Mr Kaminski-Morrow added: “It’s really quite incredible that it should be Malaysia Airlines involved in this, after what happened earlier in the year.
“This is not a small airline on a faraway route. This was a major airline flying from a European destination to a capital in the Far East. There must be serious concerns about how the airline can recover from this. There will obviously be political as well as aviation concerns from all this. This will run and run.”
Norman Shanks, the former head of group security at airports group BAA, and professor of aviation security at Coventry University, said: “It is a busy aviation route and there have been suggestions that a notice was given to aviators telling airlines to avoid that particular area.
“But Malaysia Airlines, like a number of other carriers, have been continuing to use it because it is a shorter route, which means less fuel and therefore less money.
“I expect the area will be declared a no-fly zone and aircraft will have no choice but to take a different, longer route.”
Buk radar can target planes but not identify if they are military or civilian
The Buk missile system is a family of self-propelled, medium-range, surface-to-air weapon developed by the former Soviet Union and Russian Federation and designed to target cruise missiles, smart bombs, aircraft and helicopters, and unmanned drones.
The system is operated by numerous countries, including Russia, Belarus, Syria, Cyprus, India, North Korea, Finland and Ukraine.
The manufacturer’s website, which also lists military equipment including radar and naval missile systems, displays two models of Buk launchers – the Buk-M1-2 and the Buk-M2E.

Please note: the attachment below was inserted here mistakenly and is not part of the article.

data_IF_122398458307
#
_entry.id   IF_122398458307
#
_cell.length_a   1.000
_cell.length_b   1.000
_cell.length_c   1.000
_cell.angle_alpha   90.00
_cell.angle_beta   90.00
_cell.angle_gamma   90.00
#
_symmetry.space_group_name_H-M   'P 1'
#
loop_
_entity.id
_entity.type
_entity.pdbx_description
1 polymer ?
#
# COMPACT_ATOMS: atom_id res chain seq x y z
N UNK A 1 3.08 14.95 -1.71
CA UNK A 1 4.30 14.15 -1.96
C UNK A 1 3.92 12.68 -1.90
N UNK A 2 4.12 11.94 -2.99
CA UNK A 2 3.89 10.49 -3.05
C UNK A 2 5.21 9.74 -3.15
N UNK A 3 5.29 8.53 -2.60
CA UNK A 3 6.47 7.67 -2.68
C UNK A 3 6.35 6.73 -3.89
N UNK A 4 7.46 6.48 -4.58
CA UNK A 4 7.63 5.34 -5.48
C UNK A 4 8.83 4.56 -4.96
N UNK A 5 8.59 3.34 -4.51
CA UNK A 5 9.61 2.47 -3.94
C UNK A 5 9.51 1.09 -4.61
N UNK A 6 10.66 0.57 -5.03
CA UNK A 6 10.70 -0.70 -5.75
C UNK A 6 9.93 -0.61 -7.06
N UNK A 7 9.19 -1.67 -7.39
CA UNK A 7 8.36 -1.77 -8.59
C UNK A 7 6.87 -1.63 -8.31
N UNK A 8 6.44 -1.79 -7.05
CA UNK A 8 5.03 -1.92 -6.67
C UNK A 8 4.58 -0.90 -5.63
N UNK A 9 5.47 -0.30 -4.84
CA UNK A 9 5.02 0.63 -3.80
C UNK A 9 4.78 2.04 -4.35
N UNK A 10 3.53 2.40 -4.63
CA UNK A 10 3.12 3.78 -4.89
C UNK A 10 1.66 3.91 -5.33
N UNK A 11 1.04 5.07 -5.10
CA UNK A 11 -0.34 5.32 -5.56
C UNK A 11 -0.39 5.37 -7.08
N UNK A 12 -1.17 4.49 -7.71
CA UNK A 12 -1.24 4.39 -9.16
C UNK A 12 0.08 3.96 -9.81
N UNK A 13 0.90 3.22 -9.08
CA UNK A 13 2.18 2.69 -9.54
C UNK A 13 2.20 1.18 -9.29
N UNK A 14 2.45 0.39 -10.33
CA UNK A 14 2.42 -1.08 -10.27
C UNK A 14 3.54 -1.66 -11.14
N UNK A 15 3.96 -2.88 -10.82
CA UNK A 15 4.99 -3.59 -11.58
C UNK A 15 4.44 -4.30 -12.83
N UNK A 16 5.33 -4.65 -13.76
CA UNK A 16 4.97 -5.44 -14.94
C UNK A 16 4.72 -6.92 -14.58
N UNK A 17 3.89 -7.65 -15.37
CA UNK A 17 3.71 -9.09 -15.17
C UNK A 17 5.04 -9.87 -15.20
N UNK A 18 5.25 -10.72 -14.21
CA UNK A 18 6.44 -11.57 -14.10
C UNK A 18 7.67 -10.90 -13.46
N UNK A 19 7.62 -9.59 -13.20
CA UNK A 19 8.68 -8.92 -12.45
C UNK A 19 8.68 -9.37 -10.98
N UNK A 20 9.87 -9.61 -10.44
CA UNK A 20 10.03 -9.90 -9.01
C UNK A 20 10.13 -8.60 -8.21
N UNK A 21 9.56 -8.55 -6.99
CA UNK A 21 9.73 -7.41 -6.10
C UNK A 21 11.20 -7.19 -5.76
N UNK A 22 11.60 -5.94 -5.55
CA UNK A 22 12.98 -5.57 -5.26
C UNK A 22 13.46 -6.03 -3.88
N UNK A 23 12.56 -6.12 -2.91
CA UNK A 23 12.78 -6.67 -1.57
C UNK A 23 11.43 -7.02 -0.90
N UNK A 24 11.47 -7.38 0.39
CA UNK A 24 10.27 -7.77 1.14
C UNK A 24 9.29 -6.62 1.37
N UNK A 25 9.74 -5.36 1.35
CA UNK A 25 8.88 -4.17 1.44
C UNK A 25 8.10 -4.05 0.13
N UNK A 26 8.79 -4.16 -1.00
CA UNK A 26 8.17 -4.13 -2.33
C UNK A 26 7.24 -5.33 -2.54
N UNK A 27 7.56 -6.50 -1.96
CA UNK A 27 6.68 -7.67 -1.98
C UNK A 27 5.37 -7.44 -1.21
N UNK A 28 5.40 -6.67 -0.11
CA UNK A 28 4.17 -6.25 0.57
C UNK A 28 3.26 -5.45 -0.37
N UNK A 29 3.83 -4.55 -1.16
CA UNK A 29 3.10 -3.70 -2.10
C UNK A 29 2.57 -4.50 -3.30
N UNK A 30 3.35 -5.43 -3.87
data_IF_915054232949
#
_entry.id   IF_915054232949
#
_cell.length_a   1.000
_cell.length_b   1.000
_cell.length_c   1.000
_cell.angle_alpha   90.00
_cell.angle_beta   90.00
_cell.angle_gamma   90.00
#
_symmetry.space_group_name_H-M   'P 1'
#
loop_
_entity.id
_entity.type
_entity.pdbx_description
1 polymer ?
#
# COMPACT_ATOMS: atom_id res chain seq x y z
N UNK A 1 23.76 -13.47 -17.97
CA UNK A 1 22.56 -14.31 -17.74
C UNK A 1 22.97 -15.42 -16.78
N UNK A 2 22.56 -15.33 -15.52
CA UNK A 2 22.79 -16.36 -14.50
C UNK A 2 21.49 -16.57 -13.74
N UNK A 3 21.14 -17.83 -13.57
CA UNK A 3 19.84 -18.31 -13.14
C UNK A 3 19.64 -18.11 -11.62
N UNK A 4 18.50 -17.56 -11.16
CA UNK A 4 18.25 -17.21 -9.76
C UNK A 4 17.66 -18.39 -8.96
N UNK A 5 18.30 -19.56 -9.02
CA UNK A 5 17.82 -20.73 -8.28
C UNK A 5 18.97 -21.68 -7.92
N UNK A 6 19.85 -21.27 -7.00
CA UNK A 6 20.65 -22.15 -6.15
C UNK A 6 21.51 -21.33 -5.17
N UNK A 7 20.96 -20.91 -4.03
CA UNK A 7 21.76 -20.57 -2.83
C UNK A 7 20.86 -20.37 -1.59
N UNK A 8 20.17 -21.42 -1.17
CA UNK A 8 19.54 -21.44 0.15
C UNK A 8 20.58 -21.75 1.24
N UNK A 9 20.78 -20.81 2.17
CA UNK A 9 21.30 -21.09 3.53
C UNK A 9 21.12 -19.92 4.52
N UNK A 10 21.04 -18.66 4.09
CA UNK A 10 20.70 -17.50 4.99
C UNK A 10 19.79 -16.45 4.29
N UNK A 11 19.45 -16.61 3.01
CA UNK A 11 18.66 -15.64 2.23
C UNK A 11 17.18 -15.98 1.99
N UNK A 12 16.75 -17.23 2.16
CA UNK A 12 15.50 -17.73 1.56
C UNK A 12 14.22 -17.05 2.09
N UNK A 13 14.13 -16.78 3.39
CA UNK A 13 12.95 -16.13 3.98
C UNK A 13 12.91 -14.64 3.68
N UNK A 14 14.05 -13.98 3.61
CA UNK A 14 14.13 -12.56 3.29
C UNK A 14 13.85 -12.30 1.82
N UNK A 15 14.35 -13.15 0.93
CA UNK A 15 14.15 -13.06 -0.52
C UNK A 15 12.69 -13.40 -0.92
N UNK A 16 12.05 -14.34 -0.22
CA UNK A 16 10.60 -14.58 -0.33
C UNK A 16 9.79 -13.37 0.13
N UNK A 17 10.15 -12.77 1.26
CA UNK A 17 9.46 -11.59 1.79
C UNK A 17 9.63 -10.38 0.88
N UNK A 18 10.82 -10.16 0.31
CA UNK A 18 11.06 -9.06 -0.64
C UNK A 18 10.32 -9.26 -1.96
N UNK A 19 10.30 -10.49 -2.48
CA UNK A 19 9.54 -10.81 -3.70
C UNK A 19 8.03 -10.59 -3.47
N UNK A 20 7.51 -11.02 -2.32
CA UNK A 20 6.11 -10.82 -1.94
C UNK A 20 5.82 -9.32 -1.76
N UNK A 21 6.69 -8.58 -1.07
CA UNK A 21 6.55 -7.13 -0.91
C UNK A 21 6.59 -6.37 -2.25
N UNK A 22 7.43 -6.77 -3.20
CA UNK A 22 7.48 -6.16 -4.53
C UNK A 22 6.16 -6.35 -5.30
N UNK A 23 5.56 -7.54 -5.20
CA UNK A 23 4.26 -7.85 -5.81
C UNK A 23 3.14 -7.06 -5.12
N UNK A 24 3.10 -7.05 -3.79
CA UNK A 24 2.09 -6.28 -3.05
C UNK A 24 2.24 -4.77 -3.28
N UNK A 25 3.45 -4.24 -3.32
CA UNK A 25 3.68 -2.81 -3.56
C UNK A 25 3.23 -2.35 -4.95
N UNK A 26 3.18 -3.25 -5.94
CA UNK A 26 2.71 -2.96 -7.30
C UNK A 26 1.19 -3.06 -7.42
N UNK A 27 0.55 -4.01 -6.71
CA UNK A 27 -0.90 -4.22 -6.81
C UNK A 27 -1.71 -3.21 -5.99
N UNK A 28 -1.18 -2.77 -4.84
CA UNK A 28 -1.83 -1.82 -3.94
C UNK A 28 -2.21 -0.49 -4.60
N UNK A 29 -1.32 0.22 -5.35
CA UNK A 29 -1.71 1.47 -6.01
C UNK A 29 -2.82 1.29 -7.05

A description of the Buk-M1-2 states it has an altitude target range of up to 82,000ft, easily reaching the 40,000ft flight ceiling most airliners are certified for.
It says it is designed to “provide air defence for troops and facilities against attacks” from aircraft, attack helicopters and tactical ballistic, cruise, and air-to-air missiles, “in conditions of heavy radio jamming and counter fire; as well as to destroy water and ground surface targets”.
Meanwhile, the Buk-M2E “is designed to destroy tactical and strategic aircraft, helicopters, cruise missiles, at any point in their range of operation, along with tactical ballistic and aircraft missiles, and smart air bombs”.
It is believed that the battlefield radar system carried by Buk systems would not be sophisticated enough to differentiate between a military and civilian aircraft.
It is thought that Buk missile systems operated by Georgian forces were responsible for downing four Russian aircraft, including a strategic bomber, during the 2008 South Ossetia war.
And in January 2014 the Israeli Air Force launched an air strike on a convoy believed to be carrying Buk missiles from Syria to Hezbollah rebels in Lebanon, which the Syrian government denied.